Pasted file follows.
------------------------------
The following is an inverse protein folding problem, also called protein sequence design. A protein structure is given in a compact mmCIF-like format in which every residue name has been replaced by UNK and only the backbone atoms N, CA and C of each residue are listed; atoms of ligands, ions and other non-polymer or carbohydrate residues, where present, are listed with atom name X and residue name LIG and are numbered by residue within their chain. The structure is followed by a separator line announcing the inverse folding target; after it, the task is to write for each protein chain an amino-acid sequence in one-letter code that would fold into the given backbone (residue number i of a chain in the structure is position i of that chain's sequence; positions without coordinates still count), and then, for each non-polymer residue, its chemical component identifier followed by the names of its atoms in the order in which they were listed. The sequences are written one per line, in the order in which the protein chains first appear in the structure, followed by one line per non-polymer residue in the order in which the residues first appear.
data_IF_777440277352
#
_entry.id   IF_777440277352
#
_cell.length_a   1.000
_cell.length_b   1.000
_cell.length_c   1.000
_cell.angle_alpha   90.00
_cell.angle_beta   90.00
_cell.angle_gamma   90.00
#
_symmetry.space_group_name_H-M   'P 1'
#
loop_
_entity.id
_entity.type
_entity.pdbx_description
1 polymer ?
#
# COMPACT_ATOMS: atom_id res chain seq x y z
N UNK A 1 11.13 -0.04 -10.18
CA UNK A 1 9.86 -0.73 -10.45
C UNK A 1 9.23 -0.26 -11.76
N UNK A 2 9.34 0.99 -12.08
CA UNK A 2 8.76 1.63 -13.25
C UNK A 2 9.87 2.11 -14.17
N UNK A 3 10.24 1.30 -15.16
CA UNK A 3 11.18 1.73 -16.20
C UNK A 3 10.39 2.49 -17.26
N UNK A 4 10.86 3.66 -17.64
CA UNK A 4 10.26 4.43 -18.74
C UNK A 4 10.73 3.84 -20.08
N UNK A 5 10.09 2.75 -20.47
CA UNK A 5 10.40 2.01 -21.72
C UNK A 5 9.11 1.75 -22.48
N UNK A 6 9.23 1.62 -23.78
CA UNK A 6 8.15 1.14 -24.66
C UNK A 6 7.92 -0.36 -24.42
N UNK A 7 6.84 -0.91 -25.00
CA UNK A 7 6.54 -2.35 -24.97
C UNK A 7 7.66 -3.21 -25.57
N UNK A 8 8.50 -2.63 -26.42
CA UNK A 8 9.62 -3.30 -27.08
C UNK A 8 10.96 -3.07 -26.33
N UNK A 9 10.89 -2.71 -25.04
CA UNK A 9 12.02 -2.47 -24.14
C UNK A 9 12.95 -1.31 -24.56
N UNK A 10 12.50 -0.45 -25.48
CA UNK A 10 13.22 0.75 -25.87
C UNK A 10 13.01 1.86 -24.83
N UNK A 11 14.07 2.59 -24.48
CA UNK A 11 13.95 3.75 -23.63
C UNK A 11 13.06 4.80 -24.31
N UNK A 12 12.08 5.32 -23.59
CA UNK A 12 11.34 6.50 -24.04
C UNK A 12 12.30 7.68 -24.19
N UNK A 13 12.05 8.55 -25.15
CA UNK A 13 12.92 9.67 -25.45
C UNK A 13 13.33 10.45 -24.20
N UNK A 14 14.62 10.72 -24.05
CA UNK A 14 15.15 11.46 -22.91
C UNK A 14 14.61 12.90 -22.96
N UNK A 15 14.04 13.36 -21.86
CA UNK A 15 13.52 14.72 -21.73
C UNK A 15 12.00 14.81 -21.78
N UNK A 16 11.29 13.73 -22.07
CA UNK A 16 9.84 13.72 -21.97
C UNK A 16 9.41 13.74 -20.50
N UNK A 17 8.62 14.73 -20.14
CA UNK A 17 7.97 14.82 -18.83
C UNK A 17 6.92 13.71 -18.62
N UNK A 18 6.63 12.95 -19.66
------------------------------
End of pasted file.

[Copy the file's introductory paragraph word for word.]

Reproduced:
The following is an inverse protein folding problem, also called protein sequence design. A protein structure is given in a compact mmCIF-like format in which every residue name has been replaced by UNK and only the backbone atoms N, CA and C of each residue are listed; atoms of ligands, ions and other non-polymer or carbohydrate residues, where present, are listed with atom name X and residue name LIG and are numbered by residue within their chain. The structure is followed by a separator line announcing the inverse folding target; after it, the task is to write for each protein chain an amino-acid sequence in one-letter code that would fold into the given backbone (residue number i of a chain in the structure is position i of that chain's sequence; positions without coordinates still count), and then, for each non-polymer residue, its chemical component identifier followed by the names of its atoms in the order in which they were listed. The sequences are written one per line, in the order in which the protein chains first appear in the structure, followed by one line per non-polymer residue in the order in which the residues first appear.